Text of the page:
RI gubernatorial race 2022: McKee challenged by Kalus

PROVIDENCE — Voters are deciding between Gov. Dan McKee, who is running for his first full term in the post he inherited in March 2021, and Rhode Island newcomer Ashley Kalus, his largely self-funded GOP opponent.

Results are expected to start rolling in shortly after polls close at 8 p.m.

McKee had a double-digit lead over Kalus in the latest public polls early last month. But both sides have spent a ton of money since then, fought in debates and found themselves embroiled in controversies. And both missed the state on Tuesday, making last-minute calls for votes.

Over the past few days, the Democratic Governors Association committed at least $260,000 to a final ad buy for McKee to bolster his support, as Kalus pumped an additional $1 million of his own money into his campaign.

Both sides ran a race of insider versus outsider.

On one side: McKee, 71, a longtime Rhode Islander who has been in public life since he was first elected to the city council in his hometown of Cumberland three decades ago, in goes on to become Mayor of Cumberland and then Lieutenant Governor. He became governor in March 2021 when Governor Gina Raimondo resigned mid-term and mid-pandemic to become U.S. Commerce Secretary, marking the first time since 1950 that a Rhode Island governor has resigned and Lt. governor took over.

On the other side: Kalus, 40, a recent in-state arrival who came here in 2021 to manage a COVID testing and vaccination contract that ended under disputed circumstances; registered to vote in January; announced for governor in March and poured $4.7 million of his family’s money into an aggressive campaign to unseat McKee.

He accused her of running for governor as revenge for losing the contract. She insisted that the time she and her husband spent in beautiful Rhode Island when he was in medical school made him want to come back permanently to fight “corruption, drug dealing insiders, abuse of power and incompetence”.

Gov. Dan McKee greets voters at a polling place in East Providence on Tuesday.

Her example: McKee’s deciding vote for up to $60 million in public funds for the Pawtucket football stadium project, which she called a “dirty behind-the-scenes deal.” He called it a catalyst for economic development in a city hungry for growth and still angry over the loss of the Pawtucket Red Sox.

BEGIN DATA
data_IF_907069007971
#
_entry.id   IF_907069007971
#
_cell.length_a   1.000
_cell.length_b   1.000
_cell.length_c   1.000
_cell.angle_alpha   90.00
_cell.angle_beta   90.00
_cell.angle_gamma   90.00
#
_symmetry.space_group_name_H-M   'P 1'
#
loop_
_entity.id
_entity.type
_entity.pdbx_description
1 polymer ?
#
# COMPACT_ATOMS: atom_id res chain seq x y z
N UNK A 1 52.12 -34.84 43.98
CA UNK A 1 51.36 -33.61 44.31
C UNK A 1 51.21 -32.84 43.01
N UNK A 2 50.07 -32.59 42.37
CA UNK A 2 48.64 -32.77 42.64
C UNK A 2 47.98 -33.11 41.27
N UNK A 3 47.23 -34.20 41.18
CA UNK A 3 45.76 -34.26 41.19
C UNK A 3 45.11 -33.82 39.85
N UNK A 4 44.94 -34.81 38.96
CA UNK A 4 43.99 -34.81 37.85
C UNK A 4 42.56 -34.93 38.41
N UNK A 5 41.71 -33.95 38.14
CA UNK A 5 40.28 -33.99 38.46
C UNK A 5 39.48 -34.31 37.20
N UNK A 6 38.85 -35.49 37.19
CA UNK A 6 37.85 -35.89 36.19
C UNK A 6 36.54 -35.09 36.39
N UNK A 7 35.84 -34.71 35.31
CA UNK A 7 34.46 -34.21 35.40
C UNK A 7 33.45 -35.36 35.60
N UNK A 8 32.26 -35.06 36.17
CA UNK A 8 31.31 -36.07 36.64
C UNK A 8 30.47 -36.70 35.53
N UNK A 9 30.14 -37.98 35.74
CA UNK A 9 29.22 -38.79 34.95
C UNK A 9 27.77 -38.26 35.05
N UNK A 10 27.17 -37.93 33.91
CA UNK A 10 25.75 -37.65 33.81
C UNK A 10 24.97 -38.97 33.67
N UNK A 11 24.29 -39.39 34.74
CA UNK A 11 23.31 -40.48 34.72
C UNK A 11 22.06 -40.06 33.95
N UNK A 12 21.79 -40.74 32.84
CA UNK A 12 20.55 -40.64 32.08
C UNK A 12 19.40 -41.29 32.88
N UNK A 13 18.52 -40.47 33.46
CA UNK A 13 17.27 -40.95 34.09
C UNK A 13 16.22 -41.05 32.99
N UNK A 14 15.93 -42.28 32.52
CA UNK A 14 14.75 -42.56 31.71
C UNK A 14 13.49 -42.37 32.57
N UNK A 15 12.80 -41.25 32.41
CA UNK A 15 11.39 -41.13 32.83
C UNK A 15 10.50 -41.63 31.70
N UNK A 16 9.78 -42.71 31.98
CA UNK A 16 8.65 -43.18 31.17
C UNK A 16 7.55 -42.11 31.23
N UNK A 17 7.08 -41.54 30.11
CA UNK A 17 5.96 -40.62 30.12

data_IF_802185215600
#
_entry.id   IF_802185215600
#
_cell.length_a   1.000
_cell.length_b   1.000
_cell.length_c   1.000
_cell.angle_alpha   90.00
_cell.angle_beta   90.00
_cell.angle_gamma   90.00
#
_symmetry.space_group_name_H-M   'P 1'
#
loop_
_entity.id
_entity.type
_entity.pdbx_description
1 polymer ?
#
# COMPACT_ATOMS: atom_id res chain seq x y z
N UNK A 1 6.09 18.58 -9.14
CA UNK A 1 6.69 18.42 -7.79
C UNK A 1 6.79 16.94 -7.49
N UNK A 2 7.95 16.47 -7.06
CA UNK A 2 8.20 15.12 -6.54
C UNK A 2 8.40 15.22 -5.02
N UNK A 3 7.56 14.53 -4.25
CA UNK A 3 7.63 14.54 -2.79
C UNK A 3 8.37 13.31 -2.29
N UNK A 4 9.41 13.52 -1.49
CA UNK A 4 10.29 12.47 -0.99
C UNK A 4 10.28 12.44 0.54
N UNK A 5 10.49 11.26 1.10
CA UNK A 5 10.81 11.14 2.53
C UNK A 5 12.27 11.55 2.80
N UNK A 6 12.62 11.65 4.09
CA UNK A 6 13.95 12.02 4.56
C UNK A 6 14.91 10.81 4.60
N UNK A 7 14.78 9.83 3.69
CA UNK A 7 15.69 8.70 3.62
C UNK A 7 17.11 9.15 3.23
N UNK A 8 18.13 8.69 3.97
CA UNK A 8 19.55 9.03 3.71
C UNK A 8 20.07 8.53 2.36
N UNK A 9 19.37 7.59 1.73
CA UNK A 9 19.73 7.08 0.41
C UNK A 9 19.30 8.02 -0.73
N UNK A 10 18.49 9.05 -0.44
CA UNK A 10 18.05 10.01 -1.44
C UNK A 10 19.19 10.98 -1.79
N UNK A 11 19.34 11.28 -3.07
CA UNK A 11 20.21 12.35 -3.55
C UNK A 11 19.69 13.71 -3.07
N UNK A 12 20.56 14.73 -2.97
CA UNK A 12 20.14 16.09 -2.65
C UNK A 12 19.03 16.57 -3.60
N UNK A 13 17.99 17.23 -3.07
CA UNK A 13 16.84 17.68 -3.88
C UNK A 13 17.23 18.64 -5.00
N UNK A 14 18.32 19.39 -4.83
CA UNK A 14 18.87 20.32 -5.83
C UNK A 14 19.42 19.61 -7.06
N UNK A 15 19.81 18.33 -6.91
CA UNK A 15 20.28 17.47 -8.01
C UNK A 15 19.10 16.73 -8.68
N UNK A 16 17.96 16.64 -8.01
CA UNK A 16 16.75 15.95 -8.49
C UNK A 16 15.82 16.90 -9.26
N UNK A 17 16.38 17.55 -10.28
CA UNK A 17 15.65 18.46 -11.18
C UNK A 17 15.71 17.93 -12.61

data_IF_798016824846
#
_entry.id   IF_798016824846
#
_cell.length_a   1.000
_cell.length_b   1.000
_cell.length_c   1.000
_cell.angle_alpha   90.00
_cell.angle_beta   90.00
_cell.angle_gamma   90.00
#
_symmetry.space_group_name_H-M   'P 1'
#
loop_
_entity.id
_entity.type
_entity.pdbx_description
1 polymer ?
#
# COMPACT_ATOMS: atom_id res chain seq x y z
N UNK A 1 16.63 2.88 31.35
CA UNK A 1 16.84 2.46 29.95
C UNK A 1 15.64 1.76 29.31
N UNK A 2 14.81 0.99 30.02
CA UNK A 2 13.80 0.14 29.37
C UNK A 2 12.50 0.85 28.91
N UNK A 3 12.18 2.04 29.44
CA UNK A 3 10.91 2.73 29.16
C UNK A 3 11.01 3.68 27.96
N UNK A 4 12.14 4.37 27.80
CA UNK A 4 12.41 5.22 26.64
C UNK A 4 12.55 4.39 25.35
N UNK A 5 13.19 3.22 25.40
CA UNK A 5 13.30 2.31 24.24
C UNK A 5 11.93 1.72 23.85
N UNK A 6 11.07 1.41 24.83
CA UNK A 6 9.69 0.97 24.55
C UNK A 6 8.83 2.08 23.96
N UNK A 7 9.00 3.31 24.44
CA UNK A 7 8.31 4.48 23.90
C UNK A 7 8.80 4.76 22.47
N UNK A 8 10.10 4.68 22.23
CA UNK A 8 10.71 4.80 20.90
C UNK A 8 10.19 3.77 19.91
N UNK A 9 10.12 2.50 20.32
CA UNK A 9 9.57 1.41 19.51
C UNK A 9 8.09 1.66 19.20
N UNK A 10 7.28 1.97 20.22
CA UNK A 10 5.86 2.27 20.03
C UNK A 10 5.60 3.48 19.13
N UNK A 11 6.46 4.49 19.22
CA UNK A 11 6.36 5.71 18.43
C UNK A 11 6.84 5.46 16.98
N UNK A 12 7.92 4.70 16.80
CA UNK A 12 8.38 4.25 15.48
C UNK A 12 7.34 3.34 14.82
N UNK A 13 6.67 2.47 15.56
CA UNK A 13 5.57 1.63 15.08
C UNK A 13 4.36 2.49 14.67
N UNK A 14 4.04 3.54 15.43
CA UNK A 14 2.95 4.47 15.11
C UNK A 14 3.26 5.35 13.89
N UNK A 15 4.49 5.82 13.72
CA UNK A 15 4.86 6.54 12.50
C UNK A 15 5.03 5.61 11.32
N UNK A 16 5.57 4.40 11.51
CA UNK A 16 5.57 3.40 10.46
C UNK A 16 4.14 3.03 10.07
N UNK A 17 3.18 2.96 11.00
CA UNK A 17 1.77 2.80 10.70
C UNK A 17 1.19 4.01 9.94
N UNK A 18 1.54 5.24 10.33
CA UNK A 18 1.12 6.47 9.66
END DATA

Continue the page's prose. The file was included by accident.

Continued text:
But a closer look at Kalus’ story revealed that she and her husband benefited as recently as 2021 from a “property exemption” for Illinois residents that reduced her property taxes there. low while she was registered to vote in Florida. She did not end her voter registration in Florida until the day after her declaration as governor of Rhode Island in March.

And she left behind a series of legal battles in Florida and Illinois, including a lawsuit brought against her by a former business partner she had worked with in former Gov. Bruce Rauner’s administration in Illinois. The breach-of-contract lawsuit accuses Kalus and her husband, Dr. Jeffrey Weinzweig, of cheating the COO out of a salary — and a promised share of Adhereon, a company that marketed wound healing products and breast implants – and diverted assets to Kalus’ campaign.

Last week, months of rude texts that Kalus sent to a Chicago contractor with whom she had a billing dispute have surfaced. At one point, she ridicules him for wearing “Costco pants your mom picked out for you” and says, “And remember your social status here Mike.”

Republicans hoped voters would see the race as a referendum on McKee and his alleged missteps, regardless of anything they learned about newcomer Kalus’ story.

Their list of grievances was long: from the football stadium to the awarding of an education consulting contract that sparked an unresolved state and federal investigation, to the $3,000 “retention bonuses” he awarded to unionized state employees, to the dramatic raises he proposed and then reduced for members of his cabinet.

Ashley Kalus, the Republican challenger to Rhode Island Gov. Dan McKee, stops at the Johnston High School poll on Tuesday.

The talkative Kalus also relied on the same national GOP script that fellow Republican Allan Fung relied on as a candidate for Rhode Island’s 2nd congressional district seat: that inflation drives up the food, gas and other energy prices, and the ruling Democrats — McKee and President Joe Biden — are to blame.

And if Twitter is any indication, Republicans in Rhode Island, who make up just over 15% of the electorate, and Republican-leaning independents were giddy about electing the first Republican for governor since Donald Carcieri left office 12 years ago with the 38 Studios debacle in his wake.

McKee survived a tough Democratic primary contest, beating two strong challengers — RI’s limited-time secretary of state Nellie Gorbea and former Rhode Island-based CVS executive Helena Foulkes — and two others. When it was over, Democrats and their traditional supporters, including state unions, rallied around McKee.

Republican gubernatorial candidate Ashley Kalus boards her campaign bus after a stop at the Johnston High School polling station.

He did what he called a dynamic tour of Rhode Island, mentioning at almost every stop that Rhode Island went from “worst to first” in COVID-19 vaccinations, had one of the first economies to come out of the COVID abyss and one of its lowest recorded unemployment rates, although they have increased slightly in recent months.

He and his fellow Democrats have also come forward on the overriding issues that help voters distinguish between Republicans and Democrats on the ballot, including what they call “sense gun safety laws.” fire”. [and] a woman’s right to choose.”

There are also three lesser-known independent candidates on the gubernatorial ballot: Zachary Hurwitz, Paul Rianna and Elijah Gizzarelli.

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